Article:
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I run across many shell scripts with variables in all caps, and I've always thought that there is a severe misunderstanding with that. My understanding is that, by convention (and perhaps by necessity long ago), environment variables are in all-caps.

But in modern scripting environments like Bash, I have always prefered the convention of lower-case variables for temporary variables, and upper-case variables only for exported (i.e. environment) variables. For example:

#!/usr/bin/env bash
year=`date +%Y`
echo "It is $year."
export JAVA_HOME="$HOME/java"

That has always been my take on things. Are there any authoritative sources which either agree or disagree with this approach, or is it purely a matter of style?

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6 Answers 6

up vote 63 down vote accepted

By convention, environment variables (PAGER, EDITOR, ..) and internal shell variables (SHELL, BASH_VERSION, ..) are capitalized. All other variable names should be lower case.

Remember that variable names are case-sensitive; this convention avoids accidentally overriding environmental and internal variables.

Keeping to this convention, you can rest assured that you don't need to know every environment variable used by UNIX tools or shells in order to avoid overwriting them. If it's your variable, lowercase it. If you export it, uppercase it.

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3  
+1. Good point about accidental overwriting. I forgot to mention, but now that you mention it, I think I decided on using lowercase because I read or heard about just that problem. –  JasonSmith Mar 23 '09 at 16:23
2  
I thought the main reason for using uppercase variable names was to avoid conflicts with shell commands. We recently had the hostname of one of our servers accidentally changed to '=' because a script used a variable 'hostname'. –  ThisSuitIsBlackNot Sep 25 '11 at 18:06
7  
@ThisSuitIsBlackNot Ignoring crappy code, variables are prefixed with a dollar when expanded and used in a place where they cannot be confused with a command name when they're not. Obviously, doing hostname = moo is going to land you in trouble. Not because you're using a lowercased "hostname", but because you're not using the correct assignment syntax. Assignment is done with hostname=moo, no spaces. Assuming correct code, you don't need to worry about variable names conflicting with command names. –  lhunath Oct 21 '11 at 8:30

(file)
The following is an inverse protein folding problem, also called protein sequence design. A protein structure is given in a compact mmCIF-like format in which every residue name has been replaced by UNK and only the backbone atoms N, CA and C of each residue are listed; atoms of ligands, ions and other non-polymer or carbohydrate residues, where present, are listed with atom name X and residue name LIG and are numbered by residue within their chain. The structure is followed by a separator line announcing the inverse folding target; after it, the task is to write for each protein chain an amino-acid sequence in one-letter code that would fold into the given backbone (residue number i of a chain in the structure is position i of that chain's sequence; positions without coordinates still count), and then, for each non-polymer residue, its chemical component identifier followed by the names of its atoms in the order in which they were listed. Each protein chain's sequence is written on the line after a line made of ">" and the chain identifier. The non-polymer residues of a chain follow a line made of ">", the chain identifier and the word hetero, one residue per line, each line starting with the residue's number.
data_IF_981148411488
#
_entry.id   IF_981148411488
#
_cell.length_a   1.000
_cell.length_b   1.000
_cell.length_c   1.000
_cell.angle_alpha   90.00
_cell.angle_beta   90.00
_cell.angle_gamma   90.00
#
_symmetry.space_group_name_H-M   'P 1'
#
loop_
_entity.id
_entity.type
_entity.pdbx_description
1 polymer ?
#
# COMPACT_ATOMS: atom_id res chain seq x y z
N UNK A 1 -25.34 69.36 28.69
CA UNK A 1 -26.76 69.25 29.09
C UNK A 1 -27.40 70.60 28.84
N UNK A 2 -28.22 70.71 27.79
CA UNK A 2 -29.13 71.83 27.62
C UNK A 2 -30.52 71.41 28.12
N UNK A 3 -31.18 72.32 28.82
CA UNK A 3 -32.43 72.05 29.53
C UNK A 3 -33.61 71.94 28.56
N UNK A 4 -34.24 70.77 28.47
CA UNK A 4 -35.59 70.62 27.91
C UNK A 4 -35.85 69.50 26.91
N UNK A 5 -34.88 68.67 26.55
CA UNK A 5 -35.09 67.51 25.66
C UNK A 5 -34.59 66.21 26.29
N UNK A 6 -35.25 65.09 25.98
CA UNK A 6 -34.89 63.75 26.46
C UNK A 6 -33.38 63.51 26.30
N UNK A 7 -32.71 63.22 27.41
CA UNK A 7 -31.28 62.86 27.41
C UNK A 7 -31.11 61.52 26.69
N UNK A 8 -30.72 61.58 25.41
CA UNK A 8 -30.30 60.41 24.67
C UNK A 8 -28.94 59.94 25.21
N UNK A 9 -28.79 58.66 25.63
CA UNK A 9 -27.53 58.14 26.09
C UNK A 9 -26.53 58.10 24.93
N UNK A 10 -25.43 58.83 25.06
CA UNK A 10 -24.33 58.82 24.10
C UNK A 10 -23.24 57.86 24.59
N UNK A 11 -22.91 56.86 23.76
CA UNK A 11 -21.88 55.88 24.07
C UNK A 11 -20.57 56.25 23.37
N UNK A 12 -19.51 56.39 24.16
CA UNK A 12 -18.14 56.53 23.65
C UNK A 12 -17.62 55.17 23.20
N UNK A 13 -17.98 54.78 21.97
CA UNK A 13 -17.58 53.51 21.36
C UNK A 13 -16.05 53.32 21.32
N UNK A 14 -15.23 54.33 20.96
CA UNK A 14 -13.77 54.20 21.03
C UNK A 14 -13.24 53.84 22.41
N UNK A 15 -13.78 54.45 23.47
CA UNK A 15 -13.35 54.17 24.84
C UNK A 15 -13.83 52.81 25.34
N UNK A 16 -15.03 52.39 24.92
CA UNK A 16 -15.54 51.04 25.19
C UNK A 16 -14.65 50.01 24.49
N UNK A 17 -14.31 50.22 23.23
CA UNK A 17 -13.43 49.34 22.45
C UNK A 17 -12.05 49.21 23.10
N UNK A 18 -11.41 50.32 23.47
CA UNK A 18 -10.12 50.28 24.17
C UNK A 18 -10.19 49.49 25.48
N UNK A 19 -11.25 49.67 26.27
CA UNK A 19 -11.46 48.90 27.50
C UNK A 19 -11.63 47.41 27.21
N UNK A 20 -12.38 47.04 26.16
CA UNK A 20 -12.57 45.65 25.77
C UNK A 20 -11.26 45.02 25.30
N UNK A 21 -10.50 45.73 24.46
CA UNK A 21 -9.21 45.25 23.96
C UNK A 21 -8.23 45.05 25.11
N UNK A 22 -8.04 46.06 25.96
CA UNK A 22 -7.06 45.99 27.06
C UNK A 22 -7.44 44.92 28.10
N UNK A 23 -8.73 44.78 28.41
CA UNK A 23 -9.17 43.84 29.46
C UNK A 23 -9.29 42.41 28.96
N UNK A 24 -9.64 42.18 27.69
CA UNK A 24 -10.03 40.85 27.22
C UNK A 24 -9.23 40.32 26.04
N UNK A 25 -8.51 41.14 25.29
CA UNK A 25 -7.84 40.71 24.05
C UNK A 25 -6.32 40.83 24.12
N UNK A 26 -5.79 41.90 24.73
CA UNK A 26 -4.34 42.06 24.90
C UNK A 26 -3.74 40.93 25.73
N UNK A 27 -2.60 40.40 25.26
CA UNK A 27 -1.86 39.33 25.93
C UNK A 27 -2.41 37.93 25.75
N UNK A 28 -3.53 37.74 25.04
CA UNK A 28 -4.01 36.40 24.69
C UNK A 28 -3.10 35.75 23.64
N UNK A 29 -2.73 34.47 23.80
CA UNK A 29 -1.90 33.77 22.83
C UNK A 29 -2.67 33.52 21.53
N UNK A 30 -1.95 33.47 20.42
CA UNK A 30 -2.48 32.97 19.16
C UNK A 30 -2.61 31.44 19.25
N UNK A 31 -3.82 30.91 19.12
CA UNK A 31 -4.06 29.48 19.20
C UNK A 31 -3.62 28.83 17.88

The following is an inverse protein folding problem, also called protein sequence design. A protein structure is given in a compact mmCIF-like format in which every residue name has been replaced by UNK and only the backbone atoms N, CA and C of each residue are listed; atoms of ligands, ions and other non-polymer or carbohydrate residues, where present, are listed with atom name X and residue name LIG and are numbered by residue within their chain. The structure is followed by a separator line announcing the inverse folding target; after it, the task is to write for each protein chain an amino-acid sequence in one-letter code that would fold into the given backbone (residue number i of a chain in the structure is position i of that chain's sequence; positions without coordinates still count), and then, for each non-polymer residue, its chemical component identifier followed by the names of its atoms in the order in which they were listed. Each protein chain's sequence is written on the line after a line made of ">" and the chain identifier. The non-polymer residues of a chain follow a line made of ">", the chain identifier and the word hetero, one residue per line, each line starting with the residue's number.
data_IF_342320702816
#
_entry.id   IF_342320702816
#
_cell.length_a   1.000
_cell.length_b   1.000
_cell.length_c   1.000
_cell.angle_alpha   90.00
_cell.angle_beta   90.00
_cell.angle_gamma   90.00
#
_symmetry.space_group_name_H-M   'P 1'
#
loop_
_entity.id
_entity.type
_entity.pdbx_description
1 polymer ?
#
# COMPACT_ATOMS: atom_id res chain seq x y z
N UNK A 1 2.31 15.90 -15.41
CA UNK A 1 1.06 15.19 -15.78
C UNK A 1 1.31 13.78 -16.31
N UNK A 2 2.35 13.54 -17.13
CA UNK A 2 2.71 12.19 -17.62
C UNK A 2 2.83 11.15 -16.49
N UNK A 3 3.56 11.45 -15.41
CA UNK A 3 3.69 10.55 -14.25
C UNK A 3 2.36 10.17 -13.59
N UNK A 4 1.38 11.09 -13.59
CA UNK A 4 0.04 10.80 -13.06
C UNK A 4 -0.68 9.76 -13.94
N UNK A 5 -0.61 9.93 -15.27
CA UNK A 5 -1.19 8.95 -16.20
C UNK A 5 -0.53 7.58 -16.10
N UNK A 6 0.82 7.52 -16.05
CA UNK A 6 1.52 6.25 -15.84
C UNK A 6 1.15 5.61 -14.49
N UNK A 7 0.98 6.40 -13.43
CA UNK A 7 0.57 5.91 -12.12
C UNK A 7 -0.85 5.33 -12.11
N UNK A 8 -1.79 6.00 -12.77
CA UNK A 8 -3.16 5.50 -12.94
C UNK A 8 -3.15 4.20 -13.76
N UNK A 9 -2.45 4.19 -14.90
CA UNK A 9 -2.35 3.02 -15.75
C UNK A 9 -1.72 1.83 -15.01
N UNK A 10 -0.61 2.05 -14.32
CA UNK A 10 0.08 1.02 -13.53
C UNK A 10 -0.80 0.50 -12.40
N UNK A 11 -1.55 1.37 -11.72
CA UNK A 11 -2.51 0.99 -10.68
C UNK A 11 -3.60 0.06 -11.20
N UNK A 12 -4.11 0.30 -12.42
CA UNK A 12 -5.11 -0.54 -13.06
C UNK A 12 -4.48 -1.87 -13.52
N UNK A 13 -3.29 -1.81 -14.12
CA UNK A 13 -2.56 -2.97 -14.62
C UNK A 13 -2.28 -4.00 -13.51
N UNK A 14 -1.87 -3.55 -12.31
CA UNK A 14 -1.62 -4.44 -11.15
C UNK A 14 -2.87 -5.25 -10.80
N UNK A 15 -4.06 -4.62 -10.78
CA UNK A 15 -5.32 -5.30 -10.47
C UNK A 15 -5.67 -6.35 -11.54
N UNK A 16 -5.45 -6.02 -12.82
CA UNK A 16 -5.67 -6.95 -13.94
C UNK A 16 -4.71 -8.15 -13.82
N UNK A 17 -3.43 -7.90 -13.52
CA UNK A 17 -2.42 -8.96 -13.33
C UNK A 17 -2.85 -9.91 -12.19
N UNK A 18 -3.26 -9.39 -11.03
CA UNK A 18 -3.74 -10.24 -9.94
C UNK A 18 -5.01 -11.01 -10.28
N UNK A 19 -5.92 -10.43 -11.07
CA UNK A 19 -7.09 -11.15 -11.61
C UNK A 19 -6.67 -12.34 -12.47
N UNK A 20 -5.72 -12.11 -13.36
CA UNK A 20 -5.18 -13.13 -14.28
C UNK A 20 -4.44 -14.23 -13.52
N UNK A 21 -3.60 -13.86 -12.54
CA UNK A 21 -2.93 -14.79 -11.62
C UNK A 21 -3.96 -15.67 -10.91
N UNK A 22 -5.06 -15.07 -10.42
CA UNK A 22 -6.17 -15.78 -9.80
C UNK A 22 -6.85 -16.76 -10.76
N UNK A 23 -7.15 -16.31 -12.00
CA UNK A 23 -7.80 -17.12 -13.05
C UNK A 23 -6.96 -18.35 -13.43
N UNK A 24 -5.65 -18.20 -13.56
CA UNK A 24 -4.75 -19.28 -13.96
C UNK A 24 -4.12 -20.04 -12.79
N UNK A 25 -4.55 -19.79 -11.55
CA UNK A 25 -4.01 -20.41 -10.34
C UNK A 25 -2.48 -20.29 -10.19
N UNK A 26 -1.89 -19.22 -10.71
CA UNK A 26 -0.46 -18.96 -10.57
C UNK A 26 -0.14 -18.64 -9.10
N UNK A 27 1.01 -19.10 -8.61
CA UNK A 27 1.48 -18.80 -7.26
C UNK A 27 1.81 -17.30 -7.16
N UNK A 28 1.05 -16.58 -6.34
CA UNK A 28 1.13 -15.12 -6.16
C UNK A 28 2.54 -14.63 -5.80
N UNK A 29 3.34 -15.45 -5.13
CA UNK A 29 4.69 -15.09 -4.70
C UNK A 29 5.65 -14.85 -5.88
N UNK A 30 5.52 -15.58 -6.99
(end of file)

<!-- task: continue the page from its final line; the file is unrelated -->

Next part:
I do what you do. I doubt there's an authoritative source, but it seems a fairly widespread de-facto standard.

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I agree. It's because ALL_CAPS is ugly, but it's good to make ENVIRONMENT VARIABLES stand out by being ugly. –  slim Mar 23 '09 at 11:46
    
I agree with you on coding style, but I definitely disagree that it's widespread! Shell scripts are one of those side languages that people just learn informally, and so I feel like everybody is always saying LOCATION=cat /tmp/location.txt –  JasonSmith Mar 23 '09 at 16:38
    
@jhs - I've obviously been lucky in the shell scripts I've had to work with! –  Draemon Mar 23 '09 at 17:29

Actually, the term "environment variables" seems to be of fairly recent coinage. Kernighan and Pike in their classic book "The UNIX Programming Environment", published in 1984, speak only of "shell variables" - there is not even an entry for "environment" in the index!

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1  
I think that is a omission of the book. getenv(), setenv() and environ were introduced in UNIX version 7 (1979). en.wikipedia.org/wiki/Version_7_Unix –  Juliano Mar 23 '09 at 16:05
    
That book looks to note that upper case variables do have special meaning. –  ashawley Mar 23 '09 at 17:25

It's just a very widely held convention, I doubt there's any "authoritative" source for it.

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The way I've always looked at it is, if the Bash environment variables are all in caps, I should export mine the say way to keep it uniform. The Bash Manual does not say that all environment variables should be in caps but the vast majority of environment variables built into bash are all in caps (the only exception I know of is $histchars).

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i tend use ALL_CAPS both for environment and global variables. of course, in Bash there's no real variable scope, so there's a good portion of variables used as globals (mostly settings and state tracking), and relatively few 'locals' (counters, iterators, partly-constructed strings, and temporaries)

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Yes, I kind of conceptually think of non-exported variables as locals, since Bash is so often forking child processes to do whatever it's tasked with doing. –  JasonSmith Mar 23 '09 at 12:19

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